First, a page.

Rhys Ruddock slots in at No8, a position that would seem to be tailor-made for his footballing nous and pedigree but one in which he strangely hasn’t ever looked particularly comfortable. Ruddock has got a lot of gametime for Leinster this season [he’s eighth on the list in terms of minutes played] and has blown quite hot and cold. The Mole thinks it unlikely that he’ll have any real role in the Six Nations: simply put, Peter O’Mahony is playing better than him, and provides better cover at No7. However, Ruddock will continue to feature heavily over the next couple of months in blue, and must surely be looking to play his way into more HEC rugby.

The Bench – Convincing Enough … What Else Is There To Say? 

In contrast to the senior team, the Wolfhounds bench normally get a serious run-out. Mike Sherry, Munster’s hooker [somewhere in the depth chart, at least], makes the squad on the back of four games played in September; he has been injured since, and only made his comeback in the British & Irish Cup quarter-final against Ulster last weekend. He looked to be a real talent at the end of last season but he’s hardly played this season, so it’s a bit of a slap in the face to Denis Fogarty, Adrian Flavin, Andy Kyriacou etc., who have all played an awful lot more rugby and are ready to go. Still, The Mole reckons that Sherry is a good prospect, and we’re always giving out to Kidney about being such a stick in the mud, so it’s hypocritical to criticise him for this one. Not that I’m not a total hypocrite, but Deccie gets a rare free pass from ‘de Dublin-based meedja’ on this one.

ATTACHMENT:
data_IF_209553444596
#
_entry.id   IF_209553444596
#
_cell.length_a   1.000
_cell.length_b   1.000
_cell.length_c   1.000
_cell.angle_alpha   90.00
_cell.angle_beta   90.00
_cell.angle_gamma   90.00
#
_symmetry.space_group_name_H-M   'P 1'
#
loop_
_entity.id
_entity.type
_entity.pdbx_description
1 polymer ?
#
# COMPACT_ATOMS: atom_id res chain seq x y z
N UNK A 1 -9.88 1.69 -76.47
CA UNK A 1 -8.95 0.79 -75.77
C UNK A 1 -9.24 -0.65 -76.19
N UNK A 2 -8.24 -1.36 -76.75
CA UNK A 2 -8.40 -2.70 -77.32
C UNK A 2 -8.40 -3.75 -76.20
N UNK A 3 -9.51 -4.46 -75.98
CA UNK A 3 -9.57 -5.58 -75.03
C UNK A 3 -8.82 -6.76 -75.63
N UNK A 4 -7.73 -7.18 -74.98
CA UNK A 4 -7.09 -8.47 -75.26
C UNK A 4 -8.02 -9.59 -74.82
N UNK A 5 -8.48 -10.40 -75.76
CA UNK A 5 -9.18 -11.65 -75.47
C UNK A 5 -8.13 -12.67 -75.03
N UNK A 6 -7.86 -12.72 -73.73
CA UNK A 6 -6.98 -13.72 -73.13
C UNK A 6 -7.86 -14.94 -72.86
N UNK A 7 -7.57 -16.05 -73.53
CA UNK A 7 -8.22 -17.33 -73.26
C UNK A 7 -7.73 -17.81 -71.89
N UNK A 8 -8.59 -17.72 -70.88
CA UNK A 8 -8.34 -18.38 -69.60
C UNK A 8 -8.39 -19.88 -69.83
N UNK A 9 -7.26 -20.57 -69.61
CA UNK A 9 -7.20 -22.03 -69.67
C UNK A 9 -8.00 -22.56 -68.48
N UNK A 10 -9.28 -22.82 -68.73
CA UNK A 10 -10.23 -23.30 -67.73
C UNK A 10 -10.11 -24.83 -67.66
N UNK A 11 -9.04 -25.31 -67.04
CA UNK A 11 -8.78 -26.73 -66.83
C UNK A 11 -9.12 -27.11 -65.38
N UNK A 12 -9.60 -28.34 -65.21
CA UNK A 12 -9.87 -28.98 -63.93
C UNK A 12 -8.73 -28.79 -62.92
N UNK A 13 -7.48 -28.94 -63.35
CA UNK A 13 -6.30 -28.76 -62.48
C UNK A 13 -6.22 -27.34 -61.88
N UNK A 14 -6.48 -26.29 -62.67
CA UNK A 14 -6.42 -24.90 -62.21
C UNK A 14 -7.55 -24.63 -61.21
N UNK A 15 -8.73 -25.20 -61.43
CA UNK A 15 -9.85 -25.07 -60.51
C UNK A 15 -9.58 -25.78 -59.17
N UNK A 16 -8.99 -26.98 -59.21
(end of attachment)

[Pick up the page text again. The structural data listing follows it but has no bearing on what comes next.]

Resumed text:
As mentioned before, Ronan Loughney gets the thankless task of covering both propping positions, and as a reward for his best season to date, Big Dev gets to sit on the bench. A Tuohy/Toner partnership has an “opposites attract” type of charm – one says potato, the other says potato [a joke that doesn’t work in print] – so hopefully we’ll see their powers combine a la Captain Planet.

Jean O’Bouilhou AKA Kev McLaughlin covers the backrow by adding another No6/No8 to a combination already composed entirely of No6/No8s. Who else are you going to pick, in fairness? Niall Ronan, Johnny O’Connor and Dominic Ryan are all injured, and McLaughlin has been in good form this season.

Ribery and Madigan provide halfback cover [hopefully young Madigan can teach the 2009 Lions scrum-half how to pass if they’ve any downtime] and the outside back sub is Denis ‘Burley’ Hurley, currently in cracking form.

4 thoughts on “Team Selection: Wolfhounds vs Saxons

  1. Hagan certainly seems to be in Kidney’s blindspot.

    He started 40 competitive games for Connacht in two seasons [33 Pro12 and 7 Amlin Cup] and has started another 8 this season for Leinster. His 48 starts in two and a half seasons compares very favorably with Archer’s nine in the same period.

    Hagan actually played for the Wolfhounds this time last year; he has actively been dropped. Great call, Deccie!

    • His work in the scrum, in defence, at the breakdown and securing the turnover during that 20 minute onslaught by Montpelier on the Leinster line was amazing, one would wonder if there something going on behind the scenes we cannot see,
      perhaps Leinster are planning on giving him a run of league starts now during the six nations and it has been agreed as a better opportunity to develop than playing for the wolfhounds, just speculating on a hypothesis!
      I’m surprised that Jack McGrath is in the additional players squad and still no sign of Hagan

  2. Pingback: Our Friends From The North Pt.1 – Chris Henry’s Coming To Dinner | Digging Like a Demented Mole